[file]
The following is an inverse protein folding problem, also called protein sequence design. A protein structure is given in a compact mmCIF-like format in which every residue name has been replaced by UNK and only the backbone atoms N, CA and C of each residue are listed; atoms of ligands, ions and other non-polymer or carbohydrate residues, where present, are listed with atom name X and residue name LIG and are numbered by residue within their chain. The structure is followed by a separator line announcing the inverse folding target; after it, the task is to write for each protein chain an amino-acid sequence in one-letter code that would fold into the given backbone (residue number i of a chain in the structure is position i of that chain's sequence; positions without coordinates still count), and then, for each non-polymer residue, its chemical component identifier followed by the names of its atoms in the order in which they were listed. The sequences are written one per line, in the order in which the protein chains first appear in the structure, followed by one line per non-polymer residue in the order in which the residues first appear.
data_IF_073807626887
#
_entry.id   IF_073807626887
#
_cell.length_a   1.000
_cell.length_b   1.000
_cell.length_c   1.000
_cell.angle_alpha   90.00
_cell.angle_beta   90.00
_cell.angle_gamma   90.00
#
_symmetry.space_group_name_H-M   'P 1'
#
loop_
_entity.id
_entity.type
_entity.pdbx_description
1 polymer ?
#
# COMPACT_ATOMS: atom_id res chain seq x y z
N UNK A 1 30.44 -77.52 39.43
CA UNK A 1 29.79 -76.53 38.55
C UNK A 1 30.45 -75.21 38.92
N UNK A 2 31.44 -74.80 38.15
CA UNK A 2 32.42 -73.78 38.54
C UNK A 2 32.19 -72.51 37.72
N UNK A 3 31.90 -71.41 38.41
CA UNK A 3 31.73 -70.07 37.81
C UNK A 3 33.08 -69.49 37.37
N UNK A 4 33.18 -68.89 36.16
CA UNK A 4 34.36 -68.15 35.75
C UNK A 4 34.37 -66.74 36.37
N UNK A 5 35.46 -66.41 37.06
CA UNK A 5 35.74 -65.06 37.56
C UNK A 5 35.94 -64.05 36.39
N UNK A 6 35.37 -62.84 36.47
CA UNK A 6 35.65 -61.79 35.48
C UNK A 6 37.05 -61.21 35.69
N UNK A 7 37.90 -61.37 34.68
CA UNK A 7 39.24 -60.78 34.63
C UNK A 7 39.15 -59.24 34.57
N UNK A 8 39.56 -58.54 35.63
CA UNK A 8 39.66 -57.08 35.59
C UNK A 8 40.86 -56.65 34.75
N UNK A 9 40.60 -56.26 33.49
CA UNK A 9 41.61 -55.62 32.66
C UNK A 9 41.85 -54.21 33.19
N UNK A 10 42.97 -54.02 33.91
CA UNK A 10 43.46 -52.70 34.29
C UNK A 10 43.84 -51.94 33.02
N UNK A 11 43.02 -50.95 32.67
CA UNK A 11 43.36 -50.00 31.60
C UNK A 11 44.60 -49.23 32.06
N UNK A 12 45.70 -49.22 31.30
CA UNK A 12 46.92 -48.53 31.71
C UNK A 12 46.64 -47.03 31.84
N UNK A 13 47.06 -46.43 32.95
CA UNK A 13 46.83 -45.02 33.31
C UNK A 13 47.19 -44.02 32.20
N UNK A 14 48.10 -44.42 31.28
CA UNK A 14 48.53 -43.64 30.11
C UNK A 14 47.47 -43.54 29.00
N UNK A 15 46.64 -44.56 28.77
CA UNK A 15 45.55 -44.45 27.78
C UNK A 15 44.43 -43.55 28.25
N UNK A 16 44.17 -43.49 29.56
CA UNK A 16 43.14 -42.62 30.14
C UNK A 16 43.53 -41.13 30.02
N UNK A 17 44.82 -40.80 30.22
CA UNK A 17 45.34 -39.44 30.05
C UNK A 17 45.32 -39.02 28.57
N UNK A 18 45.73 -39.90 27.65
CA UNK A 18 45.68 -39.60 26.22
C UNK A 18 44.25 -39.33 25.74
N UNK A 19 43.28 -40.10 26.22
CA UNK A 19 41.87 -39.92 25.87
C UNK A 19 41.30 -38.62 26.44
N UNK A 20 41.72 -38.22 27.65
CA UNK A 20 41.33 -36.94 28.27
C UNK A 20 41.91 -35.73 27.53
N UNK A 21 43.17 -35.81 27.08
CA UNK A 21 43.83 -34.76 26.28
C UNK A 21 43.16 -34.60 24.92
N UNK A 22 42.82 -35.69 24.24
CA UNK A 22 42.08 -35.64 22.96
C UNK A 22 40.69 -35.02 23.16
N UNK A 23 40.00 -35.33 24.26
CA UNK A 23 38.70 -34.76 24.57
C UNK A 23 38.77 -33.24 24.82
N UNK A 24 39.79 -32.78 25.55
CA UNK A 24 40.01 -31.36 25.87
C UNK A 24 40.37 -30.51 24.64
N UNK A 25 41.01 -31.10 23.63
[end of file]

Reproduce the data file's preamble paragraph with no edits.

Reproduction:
The following is an inverse protein folding problem, also called protein sequence design. A protein structure is given in a compact mmCIF-like format in which every residue name has been replaced by UNK and only the backbone atoms N, CA and C of each residue are listed; atoms of ligands, ions and other non-polymer or carbohydrate residues, where present, are listed with atom name X and residue name LIG and are numbered by residue within their chain. The structure is followed by a separator line announcing the inverse folding target; after it, the task is to write for each protein chain an amino-acid sequence in one-letter code that would fold into the given backbone (residue number i of a chain in the structure is position i of that chain's sequence; positions without coordinates still count), and then, for each non-polymer residue, its chemical component identifier followed by the names of its atoms in the order in which they were listed. The sequences are written one per line, in the order in which the protein chains first appear in the structure, followed by one line per non-polymer residue in the order in which the residues first appear.